Wednesday, January 30, 2008

Learning and Memory from multiple perspectives

I just found this totally funky website on memory and learning designed by Bruno Dubuc (affiliated with Canadian Institutes of Health Research). The website is interactive and adjusts focus and level of information based on your knowledge (Beginner, Intermediate and Advanced) and interest (Social, Psychological, Neurological, Cellular, and Molecular).

So, for example, the first "Beginner" (the default) sentence is "Memory and learning are so closely connected that people often confuse them with each other. But the specialists who study them consider them two distinct phenomena." However, if you click "Intermediate" the opening sentence is "Learning is a relatively permanent change in behaviour that marks an increase in knowledge, skills, or understanding thanks to recorded memories. A memory is the fruit of this learning process, the concrete trace of it that is left in your neural networks." And finally, the "Advanced" opening sentence is "Learning is a process that lets us retain acquired information, affective states, and impressions that can influence our behaviour. Learning is the main activity of the brain, in which this organ continuously modifies its own structure to better reflect the experiences that we have had."

All of these sentences present memory from the psychological point of view. If you then click on "Social" the first sentence (Intermediate) is "People have always tried to keep some records of what they have learned. The earliest records consisted of oral tradition, rituals, and cave paintings. Later on, the ancient Egyptians used pictographs called hieroglyphs to glorify their pharaohs. The subsequent invention of alphabetical writing marked the first universally accessible form of external collective memory (as opposed to internal individual memory, located in the human brain). This was the birth of history."

I really like the flexibility of this site and how easy it is to see how different disciplines approach a different topic. Students who are taking different subjects (as most of do) may find themselves discussing/learning the same topic from a number of different disciplinary perspectives. However, sometimes we have a hard time seeing topics from multiple perspectives and this site provides one useful example of such an exercise.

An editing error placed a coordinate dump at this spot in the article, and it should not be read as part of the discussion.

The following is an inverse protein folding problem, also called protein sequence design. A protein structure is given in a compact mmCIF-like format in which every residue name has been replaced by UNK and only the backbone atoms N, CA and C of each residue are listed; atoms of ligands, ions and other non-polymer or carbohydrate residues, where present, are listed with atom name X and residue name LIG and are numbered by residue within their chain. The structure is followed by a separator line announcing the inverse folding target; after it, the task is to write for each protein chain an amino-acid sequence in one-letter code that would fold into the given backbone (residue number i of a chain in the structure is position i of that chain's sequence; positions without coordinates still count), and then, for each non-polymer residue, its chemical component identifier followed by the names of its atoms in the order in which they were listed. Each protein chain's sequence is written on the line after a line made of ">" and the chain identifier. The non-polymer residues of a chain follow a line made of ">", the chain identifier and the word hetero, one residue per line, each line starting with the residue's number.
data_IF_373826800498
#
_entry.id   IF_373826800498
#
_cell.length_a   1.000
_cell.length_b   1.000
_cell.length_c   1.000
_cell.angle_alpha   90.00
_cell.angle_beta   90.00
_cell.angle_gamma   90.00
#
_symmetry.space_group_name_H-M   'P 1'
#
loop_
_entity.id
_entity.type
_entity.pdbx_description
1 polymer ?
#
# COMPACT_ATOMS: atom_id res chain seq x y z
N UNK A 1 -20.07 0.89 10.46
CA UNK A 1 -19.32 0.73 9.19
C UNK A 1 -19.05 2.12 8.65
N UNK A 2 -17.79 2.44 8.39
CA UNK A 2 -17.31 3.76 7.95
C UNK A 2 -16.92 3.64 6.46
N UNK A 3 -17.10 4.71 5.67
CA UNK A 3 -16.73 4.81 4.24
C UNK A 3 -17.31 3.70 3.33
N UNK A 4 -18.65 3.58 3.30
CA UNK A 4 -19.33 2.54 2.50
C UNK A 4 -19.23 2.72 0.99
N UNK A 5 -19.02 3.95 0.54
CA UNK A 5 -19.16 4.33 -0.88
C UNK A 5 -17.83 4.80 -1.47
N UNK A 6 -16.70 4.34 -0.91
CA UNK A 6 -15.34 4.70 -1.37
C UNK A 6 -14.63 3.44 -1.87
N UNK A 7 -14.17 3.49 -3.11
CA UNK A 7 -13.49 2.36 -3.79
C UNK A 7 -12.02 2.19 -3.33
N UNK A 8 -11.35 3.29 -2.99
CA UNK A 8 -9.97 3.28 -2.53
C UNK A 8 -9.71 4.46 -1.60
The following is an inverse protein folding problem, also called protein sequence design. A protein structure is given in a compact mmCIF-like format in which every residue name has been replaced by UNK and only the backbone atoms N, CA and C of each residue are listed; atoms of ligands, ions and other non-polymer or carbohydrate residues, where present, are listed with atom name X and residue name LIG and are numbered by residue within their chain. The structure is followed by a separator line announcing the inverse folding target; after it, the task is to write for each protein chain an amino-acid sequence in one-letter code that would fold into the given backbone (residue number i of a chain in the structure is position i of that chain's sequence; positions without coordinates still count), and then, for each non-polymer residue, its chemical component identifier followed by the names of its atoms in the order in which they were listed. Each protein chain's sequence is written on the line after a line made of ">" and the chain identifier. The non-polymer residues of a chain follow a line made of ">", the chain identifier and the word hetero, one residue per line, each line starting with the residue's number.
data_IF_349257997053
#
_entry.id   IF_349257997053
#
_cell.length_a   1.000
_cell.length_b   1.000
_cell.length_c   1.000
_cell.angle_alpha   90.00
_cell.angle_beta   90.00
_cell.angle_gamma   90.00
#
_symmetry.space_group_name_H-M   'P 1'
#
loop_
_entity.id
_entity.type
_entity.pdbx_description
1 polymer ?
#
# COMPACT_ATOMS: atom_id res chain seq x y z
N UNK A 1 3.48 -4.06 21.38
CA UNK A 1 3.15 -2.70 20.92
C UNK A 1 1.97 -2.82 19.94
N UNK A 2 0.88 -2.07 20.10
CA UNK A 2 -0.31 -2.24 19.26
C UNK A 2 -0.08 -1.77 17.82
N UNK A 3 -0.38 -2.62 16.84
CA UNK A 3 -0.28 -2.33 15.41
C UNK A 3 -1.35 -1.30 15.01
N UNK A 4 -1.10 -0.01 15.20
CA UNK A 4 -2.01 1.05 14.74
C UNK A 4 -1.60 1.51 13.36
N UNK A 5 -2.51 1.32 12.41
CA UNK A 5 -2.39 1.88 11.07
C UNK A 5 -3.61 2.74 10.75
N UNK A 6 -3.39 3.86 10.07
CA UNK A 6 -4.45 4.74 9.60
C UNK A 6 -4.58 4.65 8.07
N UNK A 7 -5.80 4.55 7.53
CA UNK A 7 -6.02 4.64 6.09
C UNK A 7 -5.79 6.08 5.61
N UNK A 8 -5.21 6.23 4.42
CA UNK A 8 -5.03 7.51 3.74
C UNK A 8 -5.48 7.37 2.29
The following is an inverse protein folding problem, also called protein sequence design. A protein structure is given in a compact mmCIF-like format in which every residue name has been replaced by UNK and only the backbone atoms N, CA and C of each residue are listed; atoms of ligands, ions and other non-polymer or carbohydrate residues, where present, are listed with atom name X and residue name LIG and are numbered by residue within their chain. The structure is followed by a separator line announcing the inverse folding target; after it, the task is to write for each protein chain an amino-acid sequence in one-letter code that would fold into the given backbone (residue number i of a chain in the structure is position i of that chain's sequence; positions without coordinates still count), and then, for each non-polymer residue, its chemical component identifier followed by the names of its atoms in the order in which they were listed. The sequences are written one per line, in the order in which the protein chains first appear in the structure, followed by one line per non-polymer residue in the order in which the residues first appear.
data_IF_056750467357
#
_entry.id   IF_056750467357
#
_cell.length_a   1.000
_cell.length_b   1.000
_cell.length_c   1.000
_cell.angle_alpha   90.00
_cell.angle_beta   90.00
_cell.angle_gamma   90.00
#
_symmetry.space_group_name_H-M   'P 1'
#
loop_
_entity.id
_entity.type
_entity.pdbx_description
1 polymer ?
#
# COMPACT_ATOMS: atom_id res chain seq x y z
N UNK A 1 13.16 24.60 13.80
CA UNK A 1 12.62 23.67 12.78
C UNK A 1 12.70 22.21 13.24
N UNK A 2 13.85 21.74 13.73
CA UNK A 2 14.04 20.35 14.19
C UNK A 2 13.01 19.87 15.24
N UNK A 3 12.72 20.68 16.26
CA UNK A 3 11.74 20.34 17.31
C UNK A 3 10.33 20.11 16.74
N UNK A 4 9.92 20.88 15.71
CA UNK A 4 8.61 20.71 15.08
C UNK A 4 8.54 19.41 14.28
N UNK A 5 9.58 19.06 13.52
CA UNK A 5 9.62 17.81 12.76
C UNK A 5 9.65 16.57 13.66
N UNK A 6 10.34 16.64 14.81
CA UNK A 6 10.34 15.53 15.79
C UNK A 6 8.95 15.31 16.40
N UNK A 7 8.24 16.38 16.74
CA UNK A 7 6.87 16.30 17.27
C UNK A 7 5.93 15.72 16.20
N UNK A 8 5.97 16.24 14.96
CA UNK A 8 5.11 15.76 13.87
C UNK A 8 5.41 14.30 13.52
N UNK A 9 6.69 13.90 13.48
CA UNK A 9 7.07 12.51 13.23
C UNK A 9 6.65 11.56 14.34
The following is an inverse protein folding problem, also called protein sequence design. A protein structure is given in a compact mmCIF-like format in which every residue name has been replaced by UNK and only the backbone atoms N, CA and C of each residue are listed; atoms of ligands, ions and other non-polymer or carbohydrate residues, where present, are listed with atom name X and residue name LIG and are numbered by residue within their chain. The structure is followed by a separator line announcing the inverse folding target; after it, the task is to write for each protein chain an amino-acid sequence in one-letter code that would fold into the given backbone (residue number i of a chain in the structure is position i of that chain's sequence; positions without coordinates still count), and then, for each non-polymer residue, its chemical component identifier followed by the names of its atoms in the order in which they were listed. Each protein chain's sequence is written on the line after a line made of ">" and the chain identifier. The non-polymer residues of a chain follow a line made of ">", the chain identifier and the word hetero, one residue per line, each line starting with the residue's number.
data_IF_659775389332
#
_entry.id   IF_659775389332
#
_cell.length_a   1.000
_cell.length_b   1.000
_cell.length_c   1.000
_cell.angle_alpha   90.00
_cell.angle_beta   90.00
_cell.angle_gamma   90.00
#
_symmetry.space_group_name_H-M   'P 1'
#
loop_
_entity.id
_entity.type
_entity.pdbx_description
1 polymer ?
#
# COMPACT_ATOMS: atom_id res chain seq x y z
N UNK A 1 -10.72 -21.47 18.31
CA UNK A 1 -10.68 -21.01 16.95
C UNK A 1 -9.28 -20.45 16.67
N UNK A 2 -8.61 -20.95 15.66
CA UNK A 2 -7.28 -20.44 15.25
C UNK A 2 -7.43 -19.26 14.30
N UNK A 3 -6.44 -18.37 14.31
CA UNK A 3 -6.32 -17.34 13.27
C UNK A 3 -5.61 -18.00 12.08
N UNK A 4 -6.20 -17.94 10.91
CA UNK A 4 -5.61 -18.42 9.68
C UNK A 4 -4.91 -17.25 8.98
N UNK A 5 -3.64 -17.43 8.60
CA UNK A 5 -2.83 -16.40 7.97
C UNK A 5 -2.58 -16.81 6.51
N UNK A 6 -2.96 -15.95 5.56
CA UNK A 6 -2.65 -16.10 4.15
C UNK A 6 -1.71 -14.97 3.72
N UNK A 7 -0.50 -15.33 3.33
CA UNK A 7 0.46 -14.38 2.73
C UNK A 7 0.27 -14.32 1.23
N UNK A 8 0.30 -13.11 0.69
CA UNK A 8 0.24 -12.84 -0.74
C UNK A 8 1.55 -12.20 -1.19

Thursday, January 24, 2008

Graduate Writing Kit

The University of Ottawa has developed a wonderful resource for graduate students called the "Graduate Writing Kit." The "kit" covers graduate writing, thesis writing, writing a thesis proposal, information management and writing a literature review. As many graduate students know there are few writing resources available for them, so this new site is very welcome!

Also, don't forget about the graduate section of the VLC!

Thursday, January 17, 2008

Yet another podcast post

I confess I'm addicted to listening to podcasts. In particular, I like listening to them on the bus on my way home after work when I'm kind of brain-dead, but still need to do some work. I also like accessing information on my own terms and podcasts allow me to listen anywhere – even in the bathroom!

It's easy to find great radio-based podcasts (I love CBC Radio 3 & NPR's All Songs Considered for example) but informational podcasts on something other then technology (and the wonderful grammar girl mentioned in the previous post) are more difficult to track down. However, McMaster's Centre for Student Development has developed a useful series of video podcasts that are short (usually under 4 minutes) and to-the-point. These podcasts present time management, writing, math, and learning tips. I really like the one podcast called "winning through wedging" (as opposed to "winning through wedgies"). They also come in a variety of video formats: video iPod, mp3, Flash, Quicktime and Window's media.


Tuesday, January 08, 2008

Grammar Girl and "Writing Dates"

For me, January is all about remembering to write down the correct year. For the next couple of weeks I'll be writing 2007 instead of 2008. New year or not, there concerns about how to deal with dates in text that arise over and over again – for example, do you write two thousand and eight or two thousand eight? Grammar Girl (Quick and Dirty tips for Better Writing) tells us what do in this case, as well as explaining why we should never write January 1st, 2008 (you write January 1, 2008), where to put the comma, and whether to capitalize New Year's Day (you do). Grammar Girl's podcasts can be downloaded on to your mp3 player and/or read in transcript form on her web page.